There is enough pressure and anger for the social uprising that must go beyond a hartal.
But the other people who sent the three dead men to the morgue go back to wait in line for two or three hours. The women and men of Kandegoda, Ambalangoda, who witnessed the sparks of fire in the 1953 hartal, are today holding empty gas tanks around a large field and staring out blankly as empty tanks.
There is no any civil social culture or civil social leadership in Sri Lanka today that can mobilize the masses outside the political parties, as there was in the Arab Spring or in the Philippines against the Marcos.
Even the unions that brought the Rajapaksa government to its knees in the recent past have not yet entered the struggle. There are also sharp divisions between civil social movements and political movements.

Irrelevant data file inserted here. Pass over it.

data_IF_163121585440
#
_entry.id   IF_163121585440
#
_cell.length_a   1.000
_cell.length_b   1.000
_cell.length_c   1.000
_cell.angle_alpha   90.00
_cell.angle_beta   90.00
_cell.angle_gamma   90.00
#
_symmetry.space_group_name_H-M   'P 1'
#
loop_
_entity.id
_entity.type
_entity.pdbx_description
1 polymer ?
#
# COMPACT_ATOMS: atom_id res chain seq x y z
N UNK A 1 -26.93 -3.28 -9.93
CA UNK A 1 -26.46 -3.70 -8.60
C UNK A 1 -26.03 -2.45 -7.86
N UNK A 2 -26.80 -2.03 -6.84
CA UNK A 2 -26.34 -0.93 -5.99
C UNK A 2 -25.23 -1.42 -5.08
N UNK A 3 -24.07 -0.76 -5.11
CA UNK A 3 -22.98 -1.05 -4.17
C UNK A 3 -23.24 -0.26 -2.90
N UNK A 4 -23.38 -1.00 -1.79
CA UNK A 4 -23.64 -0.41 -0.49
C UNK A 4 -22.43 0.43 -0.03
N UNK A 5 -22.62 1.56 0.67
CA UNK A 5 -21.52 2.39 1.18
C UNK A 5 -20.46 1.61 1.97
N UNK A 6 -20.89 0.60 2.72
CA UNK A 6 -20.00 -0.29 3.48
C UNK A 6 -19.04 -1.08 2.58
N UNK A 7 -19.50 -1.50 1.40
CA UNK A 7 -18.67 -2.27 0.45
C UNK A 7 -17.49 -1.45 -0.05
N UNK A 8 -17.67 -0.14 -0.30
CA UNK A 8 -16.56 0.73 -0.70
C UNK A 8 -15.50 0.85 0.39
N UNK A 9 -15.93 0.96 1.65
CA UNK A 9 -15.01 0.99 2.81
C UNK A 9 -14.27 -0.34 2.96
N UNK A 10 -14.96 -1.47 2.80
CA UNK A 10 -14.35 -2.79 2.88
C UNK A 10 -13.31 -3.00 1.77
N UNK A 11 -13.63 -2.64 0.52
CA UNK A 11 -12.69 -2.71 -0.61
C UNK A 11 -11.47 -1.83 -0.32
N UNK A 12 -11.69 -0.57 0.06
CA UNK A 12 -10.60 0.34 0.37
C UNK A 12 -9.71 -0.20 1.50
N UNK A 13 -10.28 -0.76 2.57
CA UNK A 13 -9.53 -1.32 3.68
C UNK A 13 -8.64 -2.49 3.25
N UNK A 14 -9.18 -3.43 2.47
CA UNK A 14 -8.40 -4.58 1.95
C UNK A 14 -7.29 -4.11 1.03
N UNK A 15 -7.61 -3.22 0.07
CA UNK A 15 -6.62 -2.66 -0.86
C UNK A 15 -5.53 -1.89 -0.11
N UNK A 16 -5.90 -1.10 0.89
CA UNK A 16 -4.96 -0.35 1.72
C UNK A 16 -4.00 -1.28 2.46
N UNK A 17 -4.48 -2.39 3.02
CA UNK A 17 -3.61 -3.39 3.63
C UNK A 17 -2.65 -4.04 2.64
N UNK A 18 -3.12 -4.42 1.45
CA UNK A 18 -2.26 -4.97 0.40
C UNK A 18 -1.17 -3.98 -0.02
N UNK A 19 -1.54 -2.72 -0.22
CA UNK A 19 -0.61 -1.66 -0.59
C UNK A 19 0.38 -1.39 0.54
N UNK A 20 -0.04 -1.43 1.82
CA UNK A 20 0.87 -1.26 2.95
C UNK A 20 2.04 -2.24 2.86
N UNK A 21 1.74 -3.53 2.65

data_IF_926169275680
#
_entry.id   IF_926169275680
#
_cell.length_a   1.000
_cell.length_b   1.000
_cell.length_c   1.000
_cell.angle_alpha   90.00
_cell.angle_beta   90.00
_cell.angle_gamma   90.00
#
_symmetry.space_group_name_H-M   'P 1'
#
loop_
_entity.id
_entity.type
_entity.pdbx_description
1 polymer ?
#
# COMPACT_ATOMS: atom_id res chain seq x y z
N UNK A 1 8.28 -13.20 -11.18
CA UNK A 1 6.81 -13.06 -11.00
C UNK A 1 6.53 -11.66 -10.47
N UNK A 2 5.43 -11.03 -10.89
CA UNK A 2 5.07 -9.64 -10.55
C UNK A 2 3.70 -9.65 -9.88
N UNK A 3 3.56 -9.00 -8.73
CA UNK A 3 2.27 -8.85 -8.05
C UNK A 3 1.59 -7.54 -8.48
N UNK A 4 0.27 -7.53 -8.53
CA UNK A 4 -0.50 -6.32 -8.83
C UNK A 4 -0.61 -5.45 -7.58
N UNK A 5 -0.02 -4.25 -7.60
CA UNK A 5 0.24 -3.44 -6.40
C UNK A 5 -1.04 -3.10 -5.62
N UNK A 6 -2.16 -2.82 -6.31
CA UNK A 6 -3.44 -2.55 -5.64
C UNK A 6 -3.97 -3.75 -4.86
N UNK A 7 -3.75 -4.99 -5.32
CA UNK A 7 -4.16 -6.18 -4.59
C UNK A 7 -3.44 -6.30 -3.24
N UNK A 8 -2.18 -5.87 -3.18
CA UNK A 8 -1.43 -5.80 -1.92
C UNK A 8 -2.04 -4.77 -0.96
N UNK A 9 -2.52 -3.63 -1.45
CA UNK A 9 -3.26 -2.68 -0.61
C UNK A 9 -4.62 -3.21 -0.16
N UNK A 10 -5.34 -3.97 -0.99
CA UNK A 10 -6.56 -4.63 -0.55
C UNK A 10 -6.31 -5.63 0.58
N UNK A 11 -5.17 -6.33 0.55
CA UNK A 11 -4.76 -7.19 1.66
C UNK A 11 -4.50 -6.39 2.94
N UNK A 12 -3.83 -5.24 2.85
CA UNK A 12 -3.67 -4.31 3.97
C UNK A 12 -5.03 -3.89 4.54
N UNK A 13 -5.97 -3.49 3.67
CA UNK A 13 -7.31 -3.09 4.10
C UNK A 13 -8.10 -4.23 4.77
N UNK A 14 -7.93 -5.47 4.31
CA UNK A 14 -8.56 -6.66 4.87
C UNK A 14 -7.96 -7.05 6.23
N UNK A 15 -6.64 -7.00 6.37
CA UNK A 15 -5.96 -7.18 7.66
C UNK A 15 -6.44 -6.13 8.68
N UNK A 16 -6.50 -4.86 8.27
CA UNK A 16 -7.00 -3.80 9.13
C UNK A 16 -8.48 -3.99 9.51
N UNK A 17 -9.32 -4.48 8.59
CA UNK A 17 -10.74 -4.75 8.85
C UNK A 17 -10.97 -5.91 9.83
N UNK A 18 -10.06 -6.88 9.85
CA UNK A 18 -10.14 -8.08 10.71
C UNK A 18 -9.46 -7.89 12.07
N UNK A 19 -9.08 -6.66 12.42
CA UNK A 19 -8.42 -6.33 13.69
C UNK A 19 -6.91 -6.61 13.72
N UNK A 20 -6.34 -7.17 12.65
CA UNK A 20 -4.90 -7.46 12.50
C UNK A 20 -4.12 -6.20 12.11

The Rajapaksas are in crisis and unable to control the country. For the purpose of filling that gap, there is so far no any merger of forces that move separately but ready to strike together. Meanwhile, social protests are spreading unorganized. Protests are growing. Anger rages.
The Rajapaksas may be checking whether Hitler or Putin is better suited for a more repressive regime as a solution to the growing situation. This is a remote capability. Given the reluctance of the Rajapaksas and their political allies to relinquish power, we must not ignore the possibility of executive-repressive rule by them.